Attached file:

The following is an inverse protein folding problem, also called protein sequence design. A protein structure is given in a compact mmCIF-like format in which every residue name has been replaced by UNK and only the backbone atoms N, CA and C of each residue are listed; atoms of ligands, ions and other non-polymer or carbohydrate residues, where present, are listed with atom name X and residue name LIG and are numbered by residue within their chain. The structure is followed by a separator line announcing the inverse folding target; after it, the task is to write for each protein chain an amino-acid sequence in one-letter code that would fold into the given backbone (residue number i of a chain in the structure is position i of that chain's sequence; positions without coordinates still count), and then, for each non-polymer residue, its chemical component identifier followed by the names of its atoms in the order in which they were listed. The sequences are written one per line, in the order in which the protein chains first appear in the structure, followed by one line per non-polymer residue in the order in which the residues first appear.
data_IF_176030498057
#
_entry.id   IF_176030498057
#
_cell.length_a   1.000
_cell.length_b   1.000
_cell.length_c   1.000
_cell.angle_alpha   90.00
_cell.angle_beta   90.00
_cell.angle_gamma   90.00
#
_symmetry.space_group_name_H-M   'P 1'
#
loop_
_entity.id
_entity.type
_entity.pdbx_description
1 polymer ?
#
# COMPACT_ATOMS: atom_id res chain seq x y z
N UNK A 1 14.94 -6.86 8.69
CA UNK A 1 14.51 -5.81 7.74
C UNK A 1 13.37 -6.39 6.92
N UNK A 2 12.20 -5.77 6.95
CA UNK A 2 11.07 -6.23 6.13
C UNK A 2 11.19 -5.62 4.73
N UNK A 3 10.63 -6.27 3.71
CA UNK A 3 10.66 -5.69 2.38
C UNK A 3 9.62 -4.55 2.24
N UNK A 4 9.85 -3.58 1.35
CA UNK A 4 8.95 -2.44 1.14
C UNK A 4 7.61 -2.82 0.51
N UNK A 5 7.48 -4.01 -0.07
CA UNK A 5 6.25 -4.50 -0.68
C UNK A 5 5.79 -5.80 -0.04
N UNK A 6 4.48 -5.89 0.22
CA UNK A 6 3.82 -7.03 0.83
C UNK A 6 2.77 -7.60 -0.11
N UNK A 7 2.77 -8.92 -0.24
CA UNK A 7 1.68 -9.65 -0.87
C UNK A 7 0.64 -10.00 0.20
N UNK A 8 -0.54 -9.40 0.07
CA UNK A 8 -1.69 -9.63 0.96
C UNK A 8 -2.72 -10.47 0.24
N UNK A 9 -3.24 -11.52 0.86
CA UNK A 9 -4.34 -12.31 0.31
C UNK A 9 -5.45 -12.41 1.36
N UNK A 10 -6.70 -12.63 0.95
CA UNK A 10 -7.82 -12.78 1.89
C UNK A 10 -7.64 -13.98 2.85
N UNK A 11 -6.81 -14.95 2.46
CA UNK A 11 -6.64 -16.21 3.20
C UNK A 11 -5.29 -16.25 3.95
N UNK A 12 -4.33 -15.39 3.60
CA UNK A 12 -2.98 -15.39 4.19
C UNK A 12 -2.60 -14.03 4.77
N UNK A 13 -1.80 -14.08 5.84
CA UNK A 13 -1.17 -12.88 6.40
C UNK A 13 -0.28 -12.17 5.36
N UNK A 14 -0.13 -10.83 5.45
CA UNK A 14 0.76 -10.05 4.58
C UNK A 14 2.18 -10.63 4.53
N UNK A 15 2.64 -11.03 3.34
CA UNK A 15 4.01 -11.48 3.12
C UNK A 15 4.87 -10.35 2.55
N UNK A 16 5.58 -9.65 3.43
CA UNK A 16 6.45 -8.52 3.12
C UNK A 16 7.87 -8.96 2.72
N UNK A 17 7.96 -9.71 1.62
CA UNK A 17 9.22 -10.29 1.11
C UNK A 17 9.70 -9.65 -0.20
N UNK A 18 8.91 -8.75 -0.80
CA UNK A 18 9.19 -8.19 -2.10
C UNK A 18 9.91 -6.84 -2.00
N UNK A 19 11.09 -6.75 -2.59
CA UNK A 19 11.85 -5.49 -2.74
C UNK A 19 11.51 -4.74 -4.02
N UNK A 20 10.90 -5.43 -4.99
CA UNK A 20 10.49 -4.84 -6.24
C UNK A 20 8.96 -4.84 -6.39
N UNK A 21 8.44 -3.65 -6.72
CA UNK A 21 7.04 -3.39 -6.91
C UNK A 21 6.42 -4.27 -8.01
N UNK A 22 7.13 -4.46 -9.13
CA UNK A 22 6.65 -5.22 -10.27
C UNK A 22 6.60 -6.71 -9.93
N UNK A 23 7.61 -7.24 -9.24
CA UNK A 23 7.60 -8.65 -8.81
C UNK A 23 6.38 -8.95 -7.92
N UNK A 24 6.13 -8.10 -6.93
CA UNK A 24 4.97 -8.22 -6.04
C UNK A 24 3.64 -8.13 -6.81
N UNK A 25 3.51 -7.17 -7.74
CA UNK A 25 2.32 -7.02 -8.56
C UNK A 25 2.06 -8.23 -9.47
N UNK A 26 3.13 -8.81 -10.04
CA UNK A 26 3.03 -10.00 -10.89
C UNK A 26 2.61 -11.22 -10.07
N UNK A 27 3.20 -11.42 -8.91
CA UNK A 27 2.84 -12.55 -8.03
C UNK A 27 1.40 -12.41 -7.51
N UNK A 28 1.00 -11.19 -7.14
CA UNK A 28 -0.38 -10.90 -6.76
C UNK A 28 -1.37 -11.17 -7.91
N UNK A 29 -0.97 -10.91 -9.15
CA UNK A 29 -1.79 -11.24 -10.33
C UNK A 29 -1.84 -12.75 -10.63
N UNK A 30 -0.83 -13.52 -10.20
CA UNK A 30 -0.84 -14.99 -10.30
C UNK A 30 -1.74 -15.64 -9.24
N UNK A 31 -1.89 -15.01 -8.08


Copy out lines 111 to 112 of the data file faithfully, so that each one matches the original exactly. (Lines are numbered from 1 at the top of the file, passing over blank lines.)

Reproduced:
C UNK A 30 -1.74 -15.64 -9.24
N UNK A 31 -1.89 -15.01 -8.08